Immediately we began searching for a new home, for ourselves and our two children. Unfortunately, it seemed every renter in Solihull had the same idea as us. With each day bringing us closer to a lockdown, the competition to secure a rented property grew fiercer. One day my partner and I walked away from a viewing and past a rival renter, who proceeded to look from the driveway at the outside of the property and say “yeah I’ll take it” before we had even made it to our car.
I can't save as a renter in London - Adam's story
At the end of January 2020, I was made redundant. However, I was given a much appreciated redundancy package with severance pay, and was able to quickly find a new job to move into. That was however before the coronavirus and lockdown was enforced and, at the end of March, I lost this job as well. I was able to temporarily pay my rent and living costs from my original severance pay, but under the unaffordable rent costs in London, these savings soon dwindled away.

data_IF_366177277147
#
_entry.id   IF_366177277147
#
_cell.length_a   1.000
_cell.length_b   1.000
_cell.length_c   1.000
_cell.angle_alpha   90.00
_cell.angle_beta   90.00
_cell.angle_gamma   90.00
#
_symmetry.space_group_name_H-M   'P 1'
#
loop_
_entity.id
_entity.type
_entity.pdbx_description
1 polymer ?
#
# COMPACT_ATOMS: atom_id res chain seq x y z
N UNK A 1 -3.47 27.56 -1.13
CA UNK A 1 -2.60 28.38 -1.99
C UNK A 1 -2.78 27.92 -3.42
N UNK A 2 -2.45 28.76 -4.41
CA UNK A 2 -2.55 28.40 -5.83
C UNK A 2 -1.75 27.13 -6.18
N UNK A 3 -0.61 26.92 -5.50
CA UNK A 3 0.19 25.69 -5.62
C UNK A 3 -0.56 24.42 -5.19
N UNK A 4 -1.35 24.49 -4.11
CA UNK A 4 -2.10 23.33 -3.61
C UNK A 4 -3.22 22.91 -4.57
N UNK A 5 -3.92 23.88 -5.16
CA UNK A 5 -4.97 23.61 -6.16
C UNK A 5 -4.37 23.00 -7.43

In good faith, and in an effort to avoid debt, I contacted my landlord, requesting that, with the allowances property owners had been given by the Government, I could have a rent reduction until I found another job. My request was met with an outright rejection, and I quickly started receiving aggressive letters from my landlord’s solicitors, demanding that I pay the rent in full. This was impossible, and I was forced to terminate my tenancy in London and move away.